The following report was prepared forCHRISTIANITY TODAYby Dr. Harold B. Kuhn, professor of philosophy of religion, Asbury Theological Seminary:
Meeting in Dortmund July 24–28, the eleventh Deutscher Evangelischer Kirchentag (All-German Protestant Congress) continued the eighteen-year attempt by German Protestantism to make itself vitally effective in the life of the German Federal Republic. To a significant degree, the tone of the congress was set by its location. Reminded by Dortmund of the energetic quality of life in the massive industrial complex of the Ruhr valley, the Kirchentag was led to an emphasis upon the practical qualities of Christian living and of Christian responsibility within the Church.
In addition to the standing issues which face the German Protestant church, this year’s congress faced some specific issues with a new vigor. The problems of life in the industrialized society were far more urgent this year than at Munich (1959) or Berlin (1961). The complexities of life for the “industrial man” have brought German Protestantism face to face with the question: Will Christianity continue to exist as a force in German life in the half-century ahead? Many church leaders fear that Christianity may become little more than a pious hobby of the very young and the very old. This sombre possibility entered in some way or other into most of the discussions.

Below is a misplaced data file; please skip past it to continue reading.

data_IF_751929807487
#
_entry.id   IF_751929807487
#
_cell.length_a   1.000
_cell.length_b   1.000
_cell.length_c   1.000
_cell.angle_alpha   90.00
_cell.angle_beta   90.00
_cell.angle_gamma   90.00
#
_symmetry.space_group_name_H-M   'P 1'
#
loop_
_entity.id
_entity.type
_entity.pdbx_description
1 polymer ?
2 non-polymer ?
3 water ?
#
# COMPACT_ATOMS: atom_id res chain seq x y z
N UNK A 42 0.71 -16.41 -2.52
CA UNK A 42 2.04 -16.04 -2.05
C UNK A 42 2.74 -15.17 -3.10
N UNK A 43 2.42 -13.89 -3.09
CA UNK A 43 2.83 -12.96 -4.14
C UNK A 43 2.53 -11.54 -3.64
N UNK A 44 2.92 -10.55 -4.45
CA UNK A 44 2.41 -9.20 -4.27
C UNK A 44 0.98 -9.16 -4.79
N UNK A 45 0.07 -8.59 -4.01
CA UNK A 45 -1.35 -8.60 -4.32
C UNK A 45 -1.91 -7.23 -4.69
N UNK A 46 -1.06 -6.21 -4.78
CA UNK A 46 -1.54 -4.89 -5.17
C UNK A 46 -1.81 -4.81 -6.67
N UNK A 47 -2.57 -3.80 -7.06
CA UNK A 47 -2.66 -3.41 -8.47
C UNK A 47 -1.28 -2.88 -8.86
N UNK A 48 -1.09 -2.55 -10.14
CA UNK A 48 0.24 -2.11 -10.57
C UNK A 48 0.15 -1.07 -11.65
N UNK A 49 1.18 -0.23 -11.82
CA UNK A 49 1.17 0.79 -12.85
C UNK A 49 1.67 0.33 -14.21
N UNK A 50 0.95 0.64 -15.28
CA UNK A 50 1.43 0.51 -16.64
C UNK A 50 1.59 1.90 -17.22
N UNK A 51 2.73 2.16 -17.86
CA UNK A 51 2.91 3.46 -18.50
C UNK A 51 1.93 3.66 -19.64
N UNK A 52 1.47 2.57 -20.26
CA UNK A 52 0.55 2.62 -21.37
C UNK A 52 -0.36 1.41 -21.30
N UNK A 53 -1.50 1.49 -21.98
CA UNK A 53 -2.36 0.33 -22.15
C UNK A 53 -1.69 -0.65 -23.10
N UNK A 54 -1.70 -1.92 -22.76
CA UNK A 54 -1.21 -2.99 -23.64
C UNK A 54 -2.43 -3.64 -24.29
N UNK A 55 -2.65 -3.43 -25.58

At a time when the chairman of the Montreal Faith and Order Conference of the WCC was calling for increased attention to the Bultmannian theology, surprisingly little was said about “demythologizing” or “communication.” Instead, emphasis lay on the quality of Christian life which will make the Gospel relevant to the complexities of the modern age. In this connection, ...1
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